comparatively easy times, as far as marching is concerned. In
the way of skirmishing our division has had more than its share.
Every few days an order came for us to go out and see where
and what the enemy was doing. On one of these expeditions
we killed and captured quite a number of the enemy without
506 RUTHERFORD BIRCHARD HAYES
losing a man. This was fun for me. It was quite a battle, and
our friends, back in camp, from the amount of firing, supposed
we were having a hard time, and sent out thirty ambulances to
carry in our wounded. Imagine their surprise when we returned
them all empty. In our other skirmishes we lost more or less
each time, but invariably worsted the enemy."]
HEADQUARTERS FIRST BRIGADE, SECOND DIVISION, ARMY
OF WEST VIRGINIA, SUMMIT POINT, VIRGINIA,
September 12, 1864.
DEAR UNCLE:--We have had no severe fighting since the
third. The frequent rains have filled the Potomac so it is no
longer fordable. I look for no attempt now on the part of the
Rebels to get over the river and think there will be very little
fighting unless we attack. We are gaining strength daily. Our
policy seems to be not to attack unless the chances are greatly in
our favor. Military affairs wear a much better look. Our
armies are rapidly filling up. I shall not be surprised if Grant
should soon find himself able to make important moves.
I like McClellan's letter. It is an important thing. It is the
best evidence to Europe and the South that the people intend to
prosecute the war until the Union is re-established. Still, if
things continue as favorable as they now are, I think Lincoln
will be elected.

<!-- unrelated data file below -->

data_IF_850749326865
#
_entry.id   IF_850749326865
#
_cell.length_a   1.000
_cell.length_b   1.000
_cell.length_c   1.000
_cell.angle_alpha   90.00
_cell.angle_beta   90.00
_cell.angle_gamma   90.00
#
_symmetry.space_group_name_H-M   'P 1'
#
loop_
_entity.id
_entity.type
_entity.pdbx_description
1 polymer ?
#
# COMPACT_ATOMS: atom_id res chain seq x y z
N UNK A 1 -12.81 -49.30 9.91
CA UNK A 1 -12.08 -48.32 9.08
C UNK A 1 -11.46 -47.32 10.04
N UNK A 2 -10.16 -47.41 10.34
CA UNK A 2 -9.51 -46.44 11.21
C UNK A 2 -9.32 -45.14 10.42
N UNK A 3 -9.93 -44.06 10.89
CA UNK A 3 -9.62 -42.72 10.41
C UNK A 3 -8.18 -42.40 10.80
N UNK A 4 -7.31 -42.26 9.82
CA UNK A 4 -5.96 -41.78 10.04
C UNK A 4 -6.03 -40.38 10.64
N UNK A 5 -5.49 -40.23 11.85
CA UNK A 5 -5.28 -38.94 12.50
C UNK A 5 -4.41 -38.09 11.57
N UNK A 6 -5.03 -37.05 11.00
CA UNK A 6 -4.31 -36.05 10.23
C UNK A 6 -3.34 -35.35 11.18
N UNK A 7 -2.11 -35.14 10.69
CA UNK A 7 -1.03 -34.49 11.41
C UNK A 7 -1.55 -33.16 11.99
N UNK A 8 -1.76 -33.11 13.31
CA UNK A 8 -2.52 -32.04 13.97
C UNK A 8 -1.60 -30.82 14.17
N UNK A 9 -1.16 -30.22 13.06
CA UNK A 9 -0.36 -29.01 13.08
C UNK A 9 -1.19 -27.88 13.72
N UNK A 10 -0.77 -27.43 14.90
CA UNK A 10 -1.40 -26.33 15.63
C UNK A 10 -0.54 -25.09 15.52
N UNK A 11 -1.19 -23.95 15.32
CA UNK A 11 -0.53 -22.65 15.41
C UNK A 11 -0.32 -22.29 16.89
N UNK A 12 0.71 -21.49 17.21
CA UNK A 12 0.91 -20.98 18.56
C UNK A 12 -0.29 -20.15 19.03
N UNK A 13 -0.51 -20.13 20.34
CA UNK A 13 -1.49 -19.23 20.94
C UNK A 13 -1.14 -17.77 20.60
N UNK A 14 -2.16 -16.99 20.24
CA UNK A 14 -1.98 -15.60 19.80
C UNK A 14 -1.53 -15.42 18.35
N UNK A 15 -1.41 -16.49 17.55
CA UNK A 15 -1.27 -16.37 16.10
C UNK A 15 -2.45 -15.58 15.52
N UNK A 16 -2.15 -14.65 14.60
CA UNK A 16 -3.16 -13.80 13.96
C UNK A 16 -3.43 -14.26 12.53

I see that Mr. Long is not renominated. I supposed he would
be and that my election over him was quite a sure thing. Against
Mr. Lord the result will depend on the general drift matters
take. I am not. a-going to take it to heart if I am beaten. "It's
of no consequence at all," as Mr. Toots would say. Mr. Lord's
wife and family are particular and intimate friends of my wife
and family. His wife is a sister of Stephenson's wife. Divers
friends of his and mine will be in a worry how to vote, I suspect.
I am glad you are out of debt -- a good place to be out of in
the times a-coming. . . .
R. B. HAYES.
IN THE SHENANDOAH VALLEY 507
CAMP NEAR SUMMIT POINT, VIRGINIA, September 13, 1864.
DEAREST: -- We have had heavy fall rains and are now having
windy, cold fall weather. We are, however, very comfortably
camped, clad, and fed.
No fighting of importance since the third. The enemy was
still in our front yesterday morning. A division is now out feel-
ing of their lines--the cannonading indicates that they have
not all gone.
McClellan, I see, has written a pretty good war letter. I sus-
pect it will make him trouble among the genuine copperheads.
Mr. Lord declines running in the Second District and Mr. Butler
is put in his place! I think both of them are good war men and
that they do not differ much from me. A funny mix it is.
We have had two votes in this camp. The Thirteenth Virginia,
Colonel Brown, gave three hundred and seventy-five for Lincoln,
fifteen for McClellan. The Ninth Virginia two hundred and
seventy for Lincoln, none (!) for McClellan. The platform and
Pendleton destroys his chances in the army.
I dreamed about you and the boys last night. I hope you are
as well as I thought you looked. . . . Love to all
CAMP NEAR SUMMIT POINT, VIRGINIA, September 17, 1864.
DEAREST:--Did Carrington leave a revolver (pistol) with
you when he left [the] little sorrel? I have forgotten about it.
General McClellan has written a pretty good Union and war
letter, which I see is bringing the Democratic party over to our
side on the war question. If he should be elected,--an event
not now seeming probable, -- I have no doubt that the war will
go right on. The chief difference between us is on slavery, and
I have no doubt that when the burden and responsibility of the
war is on the Democracy, they will rapidly "get religion," as
Sam Cary would say, "on that subject."
General Grant is now here in consultation with General Sheri-
dan. The recruits and convalescents will soon fill up his ranks
and I look for an active fall campaign.
508 RUTHERFORD BIRCHARD HAYES
September 18. Sunday P. M. -- As usual the order to move
comes on Sunday. We go on [in] what direction or why I don't
know. But, darling, I love you and the dear ones. -- Good-bye.
Monday, September 19, 1864. -- Marched fifteen miles and
gained the battle of Winchester. Colonel Duval and Captain